Give Thanks and Share Your Thoughts about Incapacity
Like many Americans, Thanksgiving is one of my favorite holidays. I love that we emphasize our blessings and gather to reflect on the numerous reasons we have to give thanks. As an attorney who helps people get their affairs in order, I am also acutely aware that in addition to having fun and making cherished memories, Thanksgiving is an opportune time to talk at ease and at length with those closest to us. This makes it a great time to discuss your thoughts about incapacity and your wishes should you become incapacitated.
Remember the Terri Schiavo case? Who did you side with and why? Have you heard about Jahi McMath? What if it were you? What would you want to happen? What about Brittany Maynard? What are your thoughts about her decision? Do you have strong feelings for or against the right to die? What are your convictions, in general, about a diminished quality of life? What if you collapsed, fell into a coma, and were declared brain dead while pregnant like Marlise Munoz? Would you want to be kept alive until your baby is born?
Cannot picture yourself talking about incapacity while passing the cranberry sauce? I completely understand. It may seem awkward, but by discussing a well-known case, you can initiate the dialogue naturally without sounding downbeat. The above names are of real people, loved immensely by families who had to face incredibly difficult decisions. By no means does a discussion surrounding incapacity have to dominate today’s conversation. What matters is that you take advantage of the precious time together to express the fundamental thoughts, beliefs, and wishes you hold and may not have the time or opportunity to share otherwise. Please take heed and do that today. I cannot tell you the number of people who have shared with me how grateful they are that years before they desperately had to recall the information, they had these types of conversations over the turkey, during the game, or around the tree.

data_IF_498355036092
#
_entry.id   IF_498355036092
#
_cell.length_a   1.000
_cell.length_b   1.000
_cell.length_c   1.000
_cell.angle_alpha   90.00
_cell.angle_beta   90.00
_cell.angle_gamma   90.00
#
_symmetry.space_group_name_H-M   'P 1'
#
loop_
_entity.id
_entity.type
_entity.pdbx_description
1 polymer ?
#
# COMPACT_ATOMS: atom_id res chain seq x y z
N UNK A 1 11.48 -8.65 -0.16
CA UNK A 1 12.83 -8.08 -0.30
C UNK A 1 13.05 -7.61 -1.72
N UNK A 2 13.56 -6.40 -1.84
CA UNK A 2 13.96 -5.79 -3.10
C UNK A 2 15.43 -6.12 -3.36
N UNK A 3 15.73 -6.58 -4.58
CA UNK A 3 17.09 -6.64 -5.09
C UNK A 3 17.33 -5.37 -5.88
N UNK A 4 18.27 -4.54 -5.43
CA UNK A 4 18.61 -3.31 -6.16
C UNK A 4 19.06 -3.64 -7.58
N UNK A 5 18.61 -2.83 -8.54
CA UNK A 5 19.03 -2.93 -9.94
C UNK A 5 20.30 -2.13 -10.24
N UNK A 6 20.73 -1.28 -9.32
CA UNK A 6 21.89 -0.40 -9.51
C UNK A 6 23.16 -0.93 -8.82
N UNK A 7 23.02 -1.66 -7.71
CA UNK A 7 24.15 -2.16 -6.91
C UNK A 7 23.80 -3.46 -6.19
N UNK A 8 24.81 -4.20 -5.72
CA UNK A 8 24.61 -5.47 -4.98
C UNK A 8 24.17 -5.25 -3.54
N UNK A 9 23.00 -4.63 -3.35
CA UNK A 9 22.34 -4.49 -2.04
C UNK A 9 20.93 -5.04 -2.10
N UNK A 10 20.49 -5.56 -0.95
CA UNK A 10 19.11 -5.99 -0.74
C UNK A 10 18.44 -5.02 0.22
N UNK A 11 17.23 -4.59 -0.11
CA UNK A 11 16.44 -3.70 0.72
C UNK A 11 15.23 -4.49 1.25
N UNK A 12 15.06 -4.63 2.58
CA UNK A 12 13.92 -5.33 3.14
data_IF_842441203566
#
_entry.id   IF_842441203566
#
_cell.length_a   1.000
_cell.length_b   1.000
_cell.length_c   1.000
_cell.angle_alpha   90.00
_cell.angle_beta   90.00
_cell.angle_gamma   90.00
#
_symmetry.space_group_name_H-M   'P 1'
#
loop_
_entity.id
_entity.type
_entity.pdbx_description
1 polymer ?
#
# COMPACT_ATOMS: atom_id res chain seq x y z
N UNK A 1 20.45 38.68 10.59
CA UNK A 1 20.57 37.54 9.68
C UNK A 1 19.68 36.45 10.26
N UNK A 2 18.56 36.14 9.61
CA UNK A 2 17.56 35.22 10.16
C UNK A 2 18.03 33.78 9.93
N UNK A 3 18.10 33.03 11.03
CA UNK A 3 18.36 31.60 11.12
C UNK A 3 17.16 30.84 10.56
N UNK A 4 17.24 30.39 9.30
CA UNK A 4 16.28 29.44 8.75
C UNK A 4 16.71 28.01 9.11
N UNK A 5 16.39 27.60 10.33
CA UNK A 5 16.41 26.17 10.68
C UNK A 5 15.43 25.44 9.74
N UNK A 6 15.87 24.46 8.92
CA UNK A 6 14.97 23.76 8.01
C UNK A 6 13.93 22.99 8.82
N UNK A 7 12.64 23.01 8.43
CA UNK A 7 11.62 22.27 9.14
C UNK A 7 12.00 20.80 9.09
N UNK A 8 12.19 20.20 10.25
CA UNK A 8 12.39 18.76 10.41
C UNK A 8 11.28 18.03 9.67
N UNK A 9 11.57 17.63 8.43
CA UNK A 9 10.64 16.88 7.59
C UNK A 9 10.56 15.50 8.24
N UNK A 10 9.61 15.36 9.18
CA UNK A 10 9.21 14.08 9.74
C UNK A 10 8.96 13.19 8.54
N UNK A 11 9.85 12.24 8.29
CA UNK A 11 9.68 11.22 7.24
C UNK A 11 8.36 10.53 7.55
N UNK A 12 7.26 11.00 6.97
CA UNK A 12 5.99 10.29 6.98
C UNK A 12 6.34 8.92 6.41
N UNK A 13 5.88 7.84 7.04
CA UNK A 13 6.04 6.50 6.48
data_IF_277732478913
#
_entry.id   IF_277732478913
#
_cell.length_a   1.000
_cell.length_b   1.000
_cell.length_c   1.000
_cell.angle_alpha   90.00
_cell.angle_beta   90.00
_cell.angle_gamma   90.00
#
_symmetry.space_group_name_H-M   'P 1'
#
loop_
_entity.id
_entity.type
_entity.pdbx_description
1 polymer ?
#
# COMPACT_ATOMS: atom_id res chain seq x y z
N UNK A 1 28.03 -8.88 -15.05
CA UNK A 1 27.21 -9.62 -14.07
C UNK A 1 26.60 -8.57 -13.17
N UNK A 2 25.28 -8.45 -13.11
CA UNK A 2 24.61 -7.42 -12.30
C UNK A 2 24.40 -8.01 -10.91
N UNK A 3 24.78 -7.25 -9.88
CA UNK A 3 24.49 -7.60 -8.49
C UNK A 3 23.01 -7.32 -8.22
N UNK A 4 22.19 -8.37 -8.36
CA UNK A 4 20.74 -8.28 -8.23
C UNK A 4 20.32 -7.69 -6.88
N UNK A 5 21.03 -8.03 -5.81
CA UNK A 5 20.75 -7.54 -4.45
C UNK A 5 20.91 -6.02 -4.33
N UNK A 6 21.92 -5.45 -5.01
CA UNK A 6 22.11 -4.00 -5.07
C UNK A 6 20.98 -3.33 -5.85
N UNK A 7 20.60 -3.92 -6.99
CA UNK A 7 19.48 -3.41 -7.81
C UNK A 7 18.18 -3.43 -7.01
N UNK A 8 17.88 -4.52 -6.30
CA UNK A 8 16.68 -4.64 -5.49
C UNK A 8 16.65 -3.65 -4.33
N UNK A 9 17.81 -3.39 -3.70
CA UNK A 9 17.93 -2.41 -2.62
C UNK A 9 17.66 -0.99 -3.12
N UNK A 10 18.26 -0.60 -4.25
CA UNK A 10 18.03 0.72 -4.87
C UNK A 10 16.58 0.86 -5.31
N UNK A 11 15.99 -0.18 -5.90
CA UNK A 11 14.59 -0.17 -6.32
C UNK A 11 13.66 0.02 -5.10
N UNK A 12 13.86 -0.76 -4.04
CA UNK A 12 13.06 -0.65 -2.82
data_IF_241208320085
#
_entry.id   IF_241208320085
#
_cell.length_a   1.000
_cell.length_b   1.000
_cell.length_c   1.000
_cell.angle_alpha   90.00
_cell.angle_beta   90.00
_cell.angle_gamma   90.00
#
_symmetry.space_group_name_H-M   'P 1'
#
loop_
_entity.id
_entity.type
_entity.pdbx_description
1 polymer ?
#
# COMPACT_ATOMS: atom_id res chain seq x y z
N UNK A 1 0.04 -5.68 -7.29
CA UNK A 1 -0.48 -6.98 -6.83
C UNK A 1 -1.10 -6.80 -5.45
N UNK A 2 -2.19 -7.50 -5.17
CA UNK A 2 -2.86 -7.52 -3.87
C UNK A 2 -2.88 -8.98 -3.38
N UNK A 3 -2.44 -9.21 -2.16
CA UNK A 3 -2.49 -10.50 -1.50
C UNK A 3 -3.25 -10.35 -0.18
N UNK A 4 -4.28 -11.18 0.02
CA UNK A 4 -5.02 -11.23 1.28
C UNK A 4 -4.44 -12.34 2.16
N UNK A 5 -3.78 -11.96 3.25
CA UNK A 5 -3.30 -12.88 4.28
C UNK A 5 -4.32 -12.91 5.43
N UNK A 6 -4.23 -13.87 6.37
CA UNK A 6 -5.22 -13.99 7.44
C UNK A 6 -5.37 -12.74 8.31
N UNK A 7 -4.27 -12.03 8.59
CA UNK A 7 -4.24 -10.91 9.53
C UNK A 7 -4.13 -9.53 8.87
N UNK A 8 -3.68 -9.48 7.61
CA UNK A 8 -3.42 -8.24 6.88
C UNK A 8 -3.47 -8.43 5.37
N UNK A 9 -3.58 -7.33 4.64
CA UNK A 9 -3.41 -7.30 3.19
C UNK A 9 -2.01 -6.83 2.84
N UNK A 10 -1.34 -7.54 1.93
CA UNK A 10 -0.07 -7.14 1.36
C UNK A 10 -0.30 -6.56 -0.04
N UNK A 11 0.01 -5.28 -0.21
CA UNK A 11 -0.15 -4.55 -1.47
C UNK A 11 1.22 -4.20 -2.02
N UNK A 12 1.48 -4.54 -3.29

From my family to yours, Happy Thanksgiving!
Aubrey Carew Sizer is a Northern Virginia estate planning, estate litigation and administration, elder law, and domestic relations attorney. You can contact her via her website, www.carewsizerlaw.com, or at 571-403-2619.
© 2016 Aubrey Carew Sizer, Esquire. All Rights Reserved.Posted on: November 26, 2015